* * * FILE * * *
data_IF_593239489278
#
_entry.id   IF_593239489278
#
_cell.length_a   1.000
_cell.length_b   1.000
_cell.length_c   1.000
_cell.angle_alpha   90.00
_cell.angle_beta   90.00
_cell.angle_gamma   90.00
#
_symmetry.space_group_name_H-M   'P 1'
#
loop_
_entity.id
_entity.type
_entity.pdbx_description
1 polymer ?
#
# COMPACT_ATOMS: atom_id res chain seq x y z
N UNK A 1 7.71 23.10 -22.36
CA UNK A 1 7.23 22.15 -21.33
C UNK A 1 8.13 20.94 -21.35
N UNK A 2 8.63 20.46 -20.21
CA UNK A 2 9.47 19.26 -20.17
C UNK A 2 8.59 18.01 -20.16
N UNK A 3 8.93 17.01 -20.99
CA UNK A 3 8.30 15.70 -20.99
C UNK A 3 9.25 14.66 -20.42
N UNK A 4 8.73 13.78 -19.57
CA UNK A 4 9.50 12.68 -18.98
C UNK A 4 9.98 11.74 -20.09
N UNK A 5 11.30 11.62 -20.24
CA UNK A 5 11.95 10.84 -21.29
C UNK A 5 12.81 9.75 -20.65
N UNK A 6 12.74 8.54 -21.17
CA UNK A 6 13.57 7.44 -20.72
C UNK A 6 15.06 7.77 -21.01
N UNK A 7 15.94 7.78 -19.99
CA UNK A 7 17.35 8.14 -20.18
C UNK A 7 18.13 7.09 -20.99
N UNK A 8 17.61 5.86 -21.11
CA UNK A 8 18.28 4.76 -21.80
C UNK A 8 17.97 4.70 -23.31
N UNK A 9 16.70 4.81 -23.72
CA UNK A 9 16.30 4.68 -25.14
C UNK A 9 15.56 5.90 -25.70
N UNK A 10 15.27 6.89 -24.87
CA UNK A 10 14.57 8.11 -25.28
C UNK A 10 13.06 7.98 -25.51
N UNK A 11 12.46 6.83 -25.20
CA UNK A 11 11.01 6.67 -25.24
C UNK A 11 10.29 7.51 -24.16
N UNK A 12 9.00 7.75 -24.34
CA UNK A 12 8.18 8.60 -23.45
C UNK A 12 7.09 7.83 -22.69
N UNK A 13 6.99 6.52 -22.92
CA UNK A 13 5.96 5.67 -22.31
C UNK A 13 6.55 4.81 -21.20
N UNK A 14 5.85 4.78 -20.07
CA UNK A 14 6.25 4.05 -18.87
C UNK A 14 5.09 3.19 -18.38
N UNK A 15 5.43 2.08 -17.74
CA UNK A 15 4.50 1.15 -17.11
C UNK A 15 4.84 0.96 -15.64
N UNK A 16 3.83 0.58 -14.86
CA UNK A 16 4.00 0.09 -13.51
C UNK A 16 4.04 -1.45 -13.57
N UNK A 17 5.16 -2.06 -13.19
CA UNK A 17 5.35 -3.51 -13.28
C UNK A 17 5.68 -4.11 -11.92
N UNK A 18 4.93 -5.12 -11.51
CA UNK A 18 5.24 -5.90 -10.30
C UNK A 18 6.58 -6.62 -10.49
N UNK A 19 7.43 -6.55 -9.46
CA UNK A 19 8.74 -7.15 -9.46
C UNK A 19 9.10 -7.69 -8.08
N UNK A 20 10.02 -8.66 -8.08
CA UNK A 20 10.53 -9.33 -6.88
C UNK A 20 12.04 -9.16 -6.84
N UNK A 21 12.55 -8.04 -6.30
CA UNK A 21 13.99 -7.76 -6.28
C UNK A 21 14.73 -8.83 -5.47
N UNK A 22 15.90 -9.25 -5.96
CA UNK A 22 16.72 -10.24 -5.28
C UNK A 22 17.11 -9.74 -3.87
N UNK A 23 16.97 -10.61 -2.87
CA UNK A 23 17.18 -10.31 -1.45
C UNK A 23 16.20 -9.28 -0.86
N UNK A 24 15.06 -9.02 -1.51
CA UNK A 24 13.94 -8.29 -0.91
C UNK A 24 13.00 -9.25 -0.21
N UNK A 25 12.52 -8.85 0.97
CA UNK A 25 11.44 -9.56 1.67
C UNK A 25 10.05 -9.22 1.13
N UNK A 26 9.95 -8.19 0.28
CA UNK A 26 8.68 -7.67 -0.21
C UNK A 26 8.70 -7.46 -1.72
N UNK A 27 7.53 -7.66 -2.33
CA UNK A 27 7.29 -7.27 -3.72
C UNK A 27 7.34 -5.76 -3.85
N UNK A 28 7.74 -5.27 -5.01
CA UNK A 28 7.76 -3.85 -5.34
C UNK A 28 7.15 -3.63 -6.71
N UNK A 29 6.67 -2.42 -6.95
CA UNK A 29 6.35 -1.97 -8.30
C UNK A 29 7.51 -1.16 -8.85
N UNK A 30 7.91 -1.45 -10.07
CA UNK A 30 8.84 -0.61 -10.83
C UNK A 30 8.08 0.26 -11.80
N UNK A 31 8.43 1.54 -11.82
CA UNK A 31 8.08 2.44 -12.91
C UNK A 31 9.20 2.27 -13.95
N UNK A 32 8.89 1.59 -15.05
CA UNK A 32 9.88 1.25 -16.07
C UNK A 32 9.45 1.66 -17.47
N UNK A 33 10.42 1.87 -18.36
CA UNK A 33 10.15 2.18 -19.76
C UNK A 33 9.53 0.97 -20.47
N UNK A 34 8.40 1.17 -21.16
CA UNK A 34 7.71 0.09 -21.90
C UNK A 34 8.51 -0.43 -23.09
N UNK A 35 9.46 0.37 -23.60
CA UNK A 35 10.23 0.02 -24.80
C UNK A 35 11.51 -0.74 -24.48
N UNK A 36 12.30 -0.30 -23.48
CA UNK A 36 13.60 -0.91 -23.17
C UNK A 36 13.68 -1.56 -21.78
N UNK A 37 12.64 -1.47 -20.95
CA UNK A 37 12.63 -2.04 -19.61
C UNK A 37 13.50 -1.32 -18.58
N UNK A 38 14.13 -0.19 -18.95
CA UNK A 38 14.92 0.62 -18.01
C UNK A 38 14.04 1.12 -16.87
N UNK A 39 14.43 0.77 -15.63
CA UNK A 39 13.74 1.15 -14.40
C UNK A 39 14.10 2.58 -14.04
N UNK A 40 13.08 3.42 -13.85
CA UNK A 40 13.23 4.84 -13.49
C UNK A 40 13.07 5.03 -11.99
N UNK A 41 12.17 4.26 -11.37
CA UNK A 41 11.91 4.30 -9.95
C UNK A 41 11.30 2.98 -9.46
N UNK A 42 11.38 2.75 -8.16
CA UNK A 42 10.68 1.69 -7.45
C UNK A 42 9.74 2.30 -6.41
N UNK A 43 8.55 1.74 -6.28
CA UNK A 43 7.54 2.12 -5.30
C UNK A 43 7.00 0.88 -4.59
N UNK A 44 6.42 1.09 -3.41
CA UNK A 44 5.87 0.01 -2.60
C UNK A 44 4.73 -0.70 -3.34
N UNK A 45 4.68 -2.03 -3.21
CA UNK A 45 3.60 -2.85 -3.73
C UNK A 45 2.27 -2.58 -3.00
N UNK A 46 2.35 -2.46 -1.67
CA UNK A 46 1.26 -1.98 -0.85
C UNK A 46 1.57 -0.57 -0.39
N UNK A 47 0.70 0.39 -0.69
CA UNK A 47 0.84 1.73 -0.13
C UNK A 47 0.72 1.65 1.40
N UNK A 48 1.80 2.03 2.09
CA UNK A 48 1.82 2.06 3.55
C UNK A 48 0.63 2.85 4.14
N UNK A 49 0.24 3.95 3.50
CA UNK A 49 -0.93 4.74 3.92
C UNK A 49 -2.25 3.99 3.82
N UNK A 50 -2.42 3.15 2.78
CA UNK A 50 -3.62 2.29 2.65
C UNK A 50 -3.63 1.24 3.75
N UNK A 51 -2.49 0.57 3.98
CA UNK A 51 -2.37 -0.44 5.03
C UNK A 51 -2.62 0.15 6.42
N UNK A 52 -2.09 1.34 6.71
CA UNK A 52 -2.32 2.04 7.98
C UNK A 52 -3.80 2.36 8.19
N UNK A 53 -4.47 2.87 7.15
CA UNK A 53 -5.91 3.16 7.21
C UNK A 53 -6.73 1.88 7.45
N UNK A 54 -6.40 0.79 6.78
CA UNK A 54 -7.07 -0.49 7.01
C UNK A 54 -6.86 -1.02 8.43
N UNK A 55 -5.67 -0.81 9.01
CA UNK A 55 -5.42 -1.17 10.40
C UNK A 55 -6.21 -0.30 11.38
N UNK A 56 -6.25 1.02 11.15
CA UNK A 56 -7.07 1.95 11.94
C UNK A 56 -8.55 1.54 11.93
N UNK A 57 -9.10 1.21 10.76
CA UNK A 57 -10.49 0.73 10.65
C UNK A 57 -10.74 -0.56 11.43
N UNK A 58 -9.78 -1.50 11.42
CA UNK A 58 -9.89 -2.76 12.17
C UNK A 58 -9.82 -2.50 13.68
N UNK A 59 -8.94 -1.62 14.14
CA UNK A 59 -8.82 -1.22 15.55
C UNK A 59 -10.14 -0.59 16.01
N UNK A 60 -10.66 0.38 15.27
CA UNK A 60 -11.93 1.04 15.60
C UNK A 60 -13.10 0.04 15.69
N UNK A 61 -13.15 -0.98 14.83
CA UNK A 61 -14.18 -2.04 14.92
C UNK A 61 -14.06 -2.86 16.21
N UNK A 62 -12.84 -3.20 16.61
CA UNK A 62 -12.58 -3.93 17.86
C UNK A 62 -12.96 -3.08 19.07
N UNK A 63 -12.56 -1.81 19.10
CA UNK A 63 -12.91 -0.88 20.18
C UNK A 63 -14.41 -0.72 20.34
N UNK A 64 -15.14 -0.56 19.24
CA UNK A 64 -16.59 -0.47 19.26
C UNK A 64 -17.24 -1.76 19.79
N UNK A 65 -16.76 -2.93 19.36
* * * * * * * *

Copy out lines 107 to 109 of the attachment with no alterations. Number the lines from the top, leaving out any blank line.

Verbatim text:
C UNK A 29 7.51 -1.16 -8.85
N UNK A 30 7.91 -1.45 -10.07
CA UNK A 30 8.84 -0.61 -10.83